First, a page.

Enter the ban in Guinea

The country of Guinea has had an outbreak of the virus, causing 62 deaths and others possible in neighboring countries. As a result, the government has banned the sale and eating of bats as a way to lower the risk of infection.

Fruitbats for sale in African market ... seems to Teatree like such an easy choice to avoid. Photo from

Let's hope that helps in Guinea, and that research continues on a larger scale. The deadliness of this disease has been referenced when terror experts talk of deliberately introduced diseases, and somehow acts as a background for the zombie apocalypse genre.

Monday, March 17, 2014

Russia confronts the West over Ukraine

In a recent post (February 23, 2014) on the Ukrainian revolution, the reader can find a number of maps and graphics that merely underscore the recent moves by Russia to address Soviet Empire legacies.

Here, in mid March, Russia under the leadership of Putin, has used the ruse of protecting ethnic Russians in the Crimean Peninsula (part of Ukraine)to first activate troops already stationed in the oblast as part of its Black Sea Fleet, to hold key access points of the region (airports, border crossings, infrastructure).

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Possession is 9 tenths of the law goes a meaningless phase that somehow seems pertinent here. Despite howls of outrages from the US, Western Europe, and the Ukraine, Russia has a firm grip on the Crimean Peninsula. Graphic from the

In a second major move, Putin and pro Russian leadership in the Crimea hastily organized a referendum asking whether the residents would rather be part of Russia or remain with the Ukraine. The voting results on Sunday night, March 16, were 95% for joining Russia.

Ethnic Russians in the Ukraine ecstatic about rejoining their homeland.

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UK Foreign Secretary William Hague (left), US Secretary of State John Kerry, and UK Prime Minister Cameron (right) talk and talk about the Russian fait accompli Photo from

Russian President Putin, and military leaders on the move. Where is the "mission accomplished" banner? Photo from

Items to ponder:

Russia claims that it is concerned over the safety of Russians (ethnic, formal citizenship??), using that as the prime reason to have made its Crimean move. There are a lot of of Russian remnants around Europe. This Crimean incursion is the third such move in the past several years. Two breakaway provinces in Georgia claimed affinity with Russia, and Russian arms ensured they could make their choice.

The precedent being set here certainly opens the door for many ethnic groups to claim affinity with neighboring nations. It may embolden or further inflame longstanding ethnic enclaves in nations, however the pattern Russia has established is: 1)safety of ethnic Russians at stake; 2) military moves to ensure safety; 3) once in control, hold a referendum of some sort to allow protected Russians their voice. Other groups around the world may or may not find a champion to militarily protect them before a vote.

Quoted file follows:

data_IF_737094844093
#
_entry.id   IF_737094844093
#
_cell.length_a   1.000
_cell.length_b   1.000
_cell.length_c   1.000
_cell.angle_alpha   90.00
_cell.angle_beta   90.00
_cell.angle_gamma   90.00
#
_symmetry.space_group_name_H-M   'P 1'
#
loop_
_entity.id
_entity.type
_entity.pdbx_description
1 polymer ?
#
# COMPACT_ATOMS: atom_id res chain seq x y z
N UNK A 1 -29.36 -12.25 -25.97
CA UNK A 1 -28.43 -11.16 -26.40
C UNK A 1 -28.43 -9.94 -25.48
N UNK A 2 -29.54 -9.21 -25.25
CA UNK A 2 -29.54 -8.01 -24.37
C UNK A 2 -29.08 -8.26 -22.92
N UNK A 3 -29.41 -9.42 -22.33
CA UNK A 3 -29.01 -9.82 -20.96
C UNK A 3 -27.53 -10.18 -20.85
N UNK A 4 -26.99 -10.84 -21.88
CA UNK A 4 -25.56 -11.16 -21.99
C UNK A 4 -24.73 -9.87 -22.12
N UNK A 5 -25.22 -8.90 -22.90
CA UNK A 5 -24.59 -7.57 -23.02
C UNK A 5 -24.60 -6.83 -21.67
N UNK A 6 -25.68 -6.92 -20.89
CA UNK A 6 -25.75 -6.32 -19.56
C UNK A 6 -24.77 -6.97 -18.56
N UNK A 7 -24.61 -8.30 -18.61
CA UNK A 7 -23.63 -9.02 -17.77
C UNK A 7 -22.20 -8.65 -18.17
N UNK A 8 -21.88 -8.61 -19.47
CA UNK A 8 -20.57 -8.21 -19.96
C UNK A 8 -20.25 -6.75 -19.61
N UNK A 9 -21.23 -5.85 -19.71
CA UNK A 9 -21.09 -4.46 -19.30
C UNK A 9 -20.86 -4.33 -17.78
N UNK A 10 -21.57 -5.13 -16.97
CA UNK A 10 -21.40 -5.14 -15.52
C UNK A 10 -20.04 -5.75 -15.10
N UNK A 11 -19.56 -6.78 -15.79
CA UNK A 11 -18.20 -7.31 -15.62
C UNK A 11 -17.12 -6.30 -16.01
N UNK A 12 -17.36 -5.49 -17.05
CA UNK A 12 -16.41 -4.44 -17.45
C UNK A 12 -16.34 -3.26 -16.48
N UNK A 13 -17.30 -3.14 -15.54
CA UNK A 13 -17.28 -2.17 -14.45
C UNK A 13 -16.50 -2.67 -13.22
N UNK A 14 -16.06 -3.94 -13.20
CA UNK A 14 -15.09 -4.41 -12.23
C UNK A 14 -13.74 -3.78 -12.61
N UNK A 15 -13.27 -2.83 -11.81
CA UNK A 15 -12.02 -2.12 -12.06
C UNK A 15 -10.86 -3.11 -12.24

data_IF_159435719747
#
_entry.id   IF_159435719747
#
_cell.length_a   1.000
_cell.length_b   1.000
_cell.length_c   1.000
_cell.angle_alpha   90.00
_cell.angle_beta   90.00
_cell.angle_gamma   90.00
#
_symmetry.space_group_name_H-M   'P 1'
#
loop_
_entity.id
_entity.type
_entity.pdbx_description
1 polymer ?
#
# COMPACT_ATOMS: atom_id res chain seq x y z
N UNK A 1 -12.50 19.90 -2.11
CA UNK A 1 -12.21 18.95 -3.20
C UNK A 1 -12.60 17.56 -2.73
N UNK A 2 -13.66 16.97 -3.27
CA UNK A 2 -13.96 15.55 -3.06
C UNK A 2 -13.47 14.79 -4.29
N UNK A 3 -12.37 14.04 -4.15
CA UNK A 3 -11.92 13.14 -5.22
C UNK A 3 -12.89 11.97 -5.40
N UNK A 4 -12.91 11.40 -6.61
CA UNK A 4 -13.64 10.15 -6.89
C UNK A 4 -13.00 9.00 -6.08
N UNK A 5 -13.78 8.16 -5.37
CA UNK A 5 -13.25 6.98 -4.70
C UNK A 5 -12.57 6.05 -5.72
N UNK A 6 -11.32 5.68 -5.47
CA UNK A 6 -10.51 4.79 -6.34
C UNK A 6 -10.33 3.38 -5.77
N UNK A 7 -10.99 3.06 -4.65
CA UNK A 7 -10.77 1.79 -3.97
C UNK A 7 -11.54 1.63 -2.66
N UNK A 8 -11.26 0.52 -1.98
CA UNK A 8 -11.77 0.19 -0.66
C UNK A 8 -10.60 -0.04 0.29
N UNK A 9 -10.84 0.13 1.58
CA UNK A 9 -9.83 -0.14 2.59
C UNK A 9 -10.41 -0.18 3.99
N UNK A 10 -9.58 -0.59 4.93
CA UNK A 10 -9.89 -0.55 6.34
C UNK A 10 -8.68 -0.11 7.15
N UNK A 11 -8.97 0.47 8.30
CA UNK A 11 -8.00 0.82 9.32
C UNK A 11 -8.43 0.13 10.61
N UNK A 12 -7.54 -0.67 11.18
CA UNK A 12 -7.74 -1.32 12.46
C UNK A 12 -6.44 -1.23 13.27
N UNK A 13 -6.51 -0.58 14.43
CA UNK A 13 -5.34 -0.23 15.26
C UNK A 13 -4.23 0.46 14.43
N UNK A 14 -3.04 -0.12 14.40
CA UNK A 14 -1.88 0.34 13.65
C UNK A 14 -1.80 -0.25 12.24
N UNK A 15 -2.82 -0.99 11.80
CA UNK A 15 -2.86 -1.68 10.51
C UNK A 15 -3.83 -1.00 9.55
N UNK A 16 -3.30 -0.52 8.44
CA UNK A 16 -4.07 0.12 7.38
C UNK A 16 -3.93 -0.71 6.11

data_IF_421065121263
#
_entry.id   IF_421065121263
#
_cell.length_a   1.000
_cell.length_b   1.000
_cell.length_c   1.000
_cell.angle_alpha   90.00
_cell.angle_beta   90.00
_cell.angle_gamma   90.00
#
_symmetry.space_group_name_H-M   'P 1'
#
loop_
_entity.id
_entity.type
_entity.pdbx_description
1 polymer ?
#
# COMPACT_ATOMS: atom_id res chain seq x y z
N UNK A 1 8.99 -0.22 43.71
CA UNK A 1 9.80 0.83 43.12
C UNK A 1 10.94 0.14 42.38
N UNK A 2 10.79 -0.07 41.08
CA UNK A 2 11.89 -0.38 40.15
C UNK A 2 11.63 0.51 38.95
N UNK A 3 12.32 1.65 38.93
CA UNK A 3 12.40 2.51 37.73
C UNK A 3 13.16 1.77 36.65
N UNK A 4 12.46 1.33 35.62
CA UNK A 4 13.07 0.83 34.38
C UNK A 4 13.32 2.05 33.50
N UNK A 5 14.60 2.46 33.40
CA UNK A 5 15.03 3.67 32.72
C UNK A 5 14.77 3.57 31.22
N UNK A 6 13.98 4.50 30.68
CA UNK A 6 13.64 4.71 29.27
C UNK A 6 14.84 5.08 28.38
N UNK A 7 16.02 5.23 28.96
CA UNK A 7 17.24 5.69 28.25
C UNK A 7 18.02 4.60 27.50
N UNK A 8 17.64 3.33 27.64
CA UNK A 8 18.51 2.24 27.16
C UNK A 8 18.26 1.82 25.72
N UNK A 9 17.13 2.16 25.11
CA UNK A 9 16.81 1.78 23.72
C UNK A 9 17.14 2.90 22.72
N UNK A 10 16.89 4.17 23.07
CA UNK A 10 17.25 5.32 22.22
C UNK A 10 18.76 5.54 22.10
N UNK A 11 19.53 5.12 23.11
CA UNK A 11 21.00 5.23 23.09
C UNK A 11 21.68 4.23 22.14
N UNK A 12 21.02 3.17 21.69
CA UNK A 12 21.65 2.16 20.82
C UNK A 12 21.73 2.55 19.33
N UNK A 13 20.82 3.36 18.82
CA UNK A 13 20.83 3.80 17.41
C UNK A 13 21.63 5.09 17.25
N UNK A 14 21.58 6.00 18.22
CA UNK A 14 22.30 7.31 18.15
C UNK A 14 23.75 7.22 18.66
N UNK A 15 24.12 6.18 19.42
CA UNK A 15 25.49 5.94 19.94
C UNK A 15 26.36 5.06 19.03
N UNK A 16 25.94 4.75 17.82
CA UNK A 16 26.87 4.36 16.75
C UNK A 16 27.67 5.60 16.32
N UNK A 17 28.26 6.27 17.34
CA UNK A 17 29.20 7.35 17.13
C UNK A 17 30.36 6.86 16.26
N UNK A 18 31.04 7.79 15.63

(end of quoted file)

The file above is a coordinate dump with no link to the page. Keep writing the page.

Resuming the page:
Even China seems a little ambivalent - after all both China and Russia have long been the champions of internal affairs being the responsibility of the sovereign nation. "Don't interfere in Syria, don't interfere in Libya, don't interfere in Darfur," "certainly not Tibet," and even now the sole supporters of North Korea - all these stances have suddenly been cast aside when it comes to Ukraine.

We'll see whether Europe and the US for that matter have the fortitude to make Russia feel the pain - with economic sanctions for example. Will such sanctions be painful enough to be noticed, or would it be more of a salve for the Western leadership to say, look what we've done.

To date, Russian President Putin has apparently looked over the current crop of Western leaders, including the US, and decided he can make these moves with little concern - a bit of spitting, perhaps some sanctions that are more than likely to be tolerated, but nothing he is not willing to pay.

Saturday, March 1, 2014

Uganda anti-gay law breathtaking step backward

While the world's attention is on the Ukraine/Russia confrontation, it would be remiss to pass by the recent anti-gay legislation signed into law on February 20, 2014 in Uganda. If ever there was a beam to be removed from one's eye first before addressing a mote, this is probably a leading candidate.

Uganda is a landlocked country in East Africa, acting as a "hub" between its 5 neighbors. It is about the size of the US state of Oregon, or the European country of Romania. But with a population slightly more than Canada, 10 times that of Oregon, and 1/3 more than Romania, it is an important East African country. Graphic from

Uganda, as with so many other sub-saharan African countries, has a troubled colonial and post-colonial history. In spite of the challenges left behind by the colonial period and the first few national leaders, the country under the leadership of its current President Museveni, has actually been one of the steadier success stories over the past two decades. Museveni was instrumental in overthrowing the notorious Idi Amin in the late 70s and came to power in the mid 80s.

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President Museveni after voting in a recent election. Photo from the BBC

Over the years of his governance, Uganda has moved forward in terms of internal stability, economic growth, reducing the country's poverty rate, and using its military for regional peacekeeping efforts. To his credit, Museveni was in the forefront of acknowledging the scourge of AIDS/HIV in his country and the continent from the mid 80s on, overseeing the growth of a capable network of health workers and clinics to provide medicines to combat its effects. But as noted last fall in an article in the Irish Times, "For many Ugandans, Yoweri Museveni is the president who brought democracy to a country reeling after decades of dictatorship and went on to steer it towards strong economic growth. For other more critical voices, however, he is the leader who, after almost three decades in power, increasingly looks like Uganda’s president for life...."